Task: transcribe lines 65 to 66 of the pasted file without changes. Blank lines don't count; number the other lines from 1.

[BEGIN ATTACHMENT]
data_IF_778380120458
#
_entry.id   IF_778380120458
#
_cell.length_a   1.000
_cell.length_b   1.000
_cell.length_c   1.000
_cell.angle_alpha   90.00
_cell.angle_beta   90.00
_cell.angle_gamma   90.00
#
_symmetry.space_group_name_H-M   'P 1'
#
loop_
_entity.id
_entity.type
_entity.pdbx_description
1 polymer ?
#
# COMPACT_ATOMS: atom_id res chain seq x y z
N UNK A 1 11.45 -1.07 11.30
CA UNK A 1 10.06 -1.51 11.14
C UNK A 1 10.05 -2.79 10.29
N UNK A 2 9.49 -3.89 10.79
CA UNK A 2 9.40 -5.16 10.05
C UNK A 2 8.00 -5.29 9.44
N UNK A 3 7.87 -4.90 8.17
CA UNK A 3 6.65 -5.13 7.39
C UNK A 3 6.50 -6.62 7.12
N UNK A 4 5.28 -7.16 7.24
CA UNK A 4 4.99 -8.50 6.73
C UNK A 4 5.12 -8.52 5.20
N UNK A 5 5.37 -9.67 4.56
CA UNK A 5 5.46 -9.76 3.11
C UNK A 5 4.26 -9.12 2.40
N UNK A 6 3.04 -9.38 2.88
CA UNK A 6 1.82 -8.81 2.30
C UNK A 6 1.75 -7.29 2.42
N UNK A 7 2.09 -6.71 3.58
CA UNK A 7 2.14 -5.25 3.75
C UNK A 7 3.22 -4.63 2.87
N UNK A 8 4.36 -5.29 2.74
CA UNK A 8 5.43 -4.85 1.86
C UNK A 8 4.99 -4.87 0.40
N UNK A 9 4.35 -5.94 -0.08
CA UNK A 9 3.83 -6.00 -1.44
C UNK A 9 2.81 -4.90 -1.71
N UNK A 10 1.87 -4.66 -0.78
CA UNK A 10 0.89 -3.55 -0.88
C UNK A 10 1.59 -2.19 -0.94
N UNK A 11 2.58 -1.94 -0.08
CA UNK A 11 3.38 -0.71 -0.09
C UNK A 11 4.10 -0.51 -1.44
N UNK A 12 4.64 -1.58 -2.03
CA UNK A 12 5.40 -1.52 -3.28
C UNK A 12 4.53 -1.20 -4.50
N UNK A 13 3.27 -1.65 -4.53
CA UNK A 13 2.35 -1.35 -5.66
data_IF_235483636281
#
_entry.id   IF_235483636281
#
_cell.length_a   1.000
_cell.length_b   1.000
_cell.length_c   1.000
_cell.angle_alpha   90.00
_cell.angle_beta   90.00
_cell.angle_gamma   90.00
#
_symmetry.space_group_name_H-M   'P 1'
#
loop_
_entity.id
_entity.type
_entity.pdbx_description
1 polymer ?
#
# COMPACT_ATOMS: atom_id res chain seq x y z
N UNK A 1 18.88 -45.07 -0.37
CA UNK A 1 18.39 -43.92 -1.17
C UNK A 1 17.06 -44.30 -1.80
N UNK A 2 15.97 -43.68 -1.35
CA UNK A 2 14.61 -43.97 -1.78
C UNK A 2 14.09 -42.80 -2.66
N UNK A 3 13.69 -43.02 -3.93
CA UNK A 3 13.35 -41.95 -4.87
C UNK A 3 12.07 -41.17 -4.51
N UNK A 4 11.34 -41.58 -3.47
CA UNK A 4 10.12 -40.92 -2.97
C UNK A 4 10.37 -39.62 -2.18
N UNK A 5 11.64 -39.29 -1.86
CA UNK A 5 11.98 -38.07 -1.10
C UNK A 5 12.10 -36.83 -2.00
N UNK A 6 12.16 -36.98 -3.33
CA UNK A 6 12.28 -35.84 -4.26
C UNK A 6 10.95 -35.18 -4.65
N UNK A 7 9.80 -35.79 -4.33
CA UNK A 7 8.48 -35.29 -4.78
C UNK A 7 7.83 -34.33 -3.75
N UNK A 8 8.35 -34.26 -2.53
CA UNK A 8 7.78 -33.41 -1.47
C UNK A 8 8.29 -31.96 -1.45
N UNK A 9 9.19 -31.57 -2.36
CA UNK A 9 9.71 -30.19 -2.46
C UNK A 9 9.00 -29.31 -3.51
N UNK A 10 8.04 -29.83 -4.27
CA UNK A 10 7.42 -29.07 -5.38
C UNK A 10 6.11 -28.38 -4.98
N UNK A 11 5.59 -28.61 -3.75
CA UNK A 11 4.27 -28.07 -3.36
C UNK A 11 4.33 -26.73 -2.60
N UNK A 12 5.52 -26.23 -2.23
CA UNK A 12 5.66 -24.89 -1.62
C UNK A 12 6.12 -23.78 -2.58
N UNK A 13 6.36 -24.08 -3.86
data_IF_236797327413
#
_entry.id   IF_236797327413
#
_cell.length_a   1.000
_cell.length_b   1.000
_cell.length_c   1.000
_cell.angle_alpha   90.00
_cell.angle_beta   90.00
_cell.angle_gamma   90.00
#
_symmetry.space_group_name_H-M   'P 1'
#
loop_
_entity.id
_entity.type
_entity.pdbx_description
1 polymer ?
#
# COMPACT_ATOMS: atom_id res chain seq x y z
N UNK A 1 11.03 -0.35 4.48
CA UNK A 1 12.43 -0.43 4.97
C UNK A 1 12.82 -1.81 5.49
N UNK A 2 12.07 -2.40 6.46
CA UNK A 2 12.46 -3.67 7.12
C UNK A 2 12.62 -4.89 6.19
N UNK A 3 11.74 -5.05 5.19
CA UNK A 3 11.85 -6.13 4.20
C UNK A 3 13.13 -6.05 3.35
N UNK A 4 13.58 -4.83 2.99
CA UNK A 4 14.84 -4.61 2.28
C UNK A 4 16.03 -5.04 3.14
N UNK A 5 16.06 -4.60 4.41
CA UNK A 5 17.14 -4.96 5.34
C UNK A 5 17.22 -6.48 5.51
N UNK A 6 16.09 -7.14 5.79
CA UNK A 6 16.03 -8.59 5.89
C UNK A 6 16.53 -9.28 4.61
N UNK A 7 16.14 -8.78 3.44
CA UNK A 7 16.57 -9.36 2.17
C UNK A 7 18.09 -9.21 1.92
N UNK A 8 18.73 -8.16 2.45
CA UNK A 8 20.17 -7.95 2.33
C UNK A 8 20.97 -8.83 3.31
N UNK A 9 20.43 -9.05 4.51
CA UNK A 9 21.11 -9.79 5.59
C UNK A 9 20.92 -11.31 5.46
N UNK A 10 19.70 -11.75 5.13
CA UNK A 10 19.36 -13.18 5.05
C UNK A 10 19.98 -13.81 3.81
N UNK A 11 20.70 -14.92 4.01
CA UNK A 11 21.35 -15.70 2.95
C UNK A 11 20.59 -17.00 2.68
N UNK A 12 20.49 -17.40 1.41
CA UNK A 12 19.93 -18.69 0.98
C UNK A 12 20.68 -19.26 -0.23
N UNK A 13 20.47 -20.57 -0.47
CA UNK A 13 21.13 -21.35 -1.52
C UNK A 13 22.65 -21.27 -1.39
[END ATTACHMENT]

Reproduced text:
_cell.length_c   1.000
_cell.angle_alpha   90.00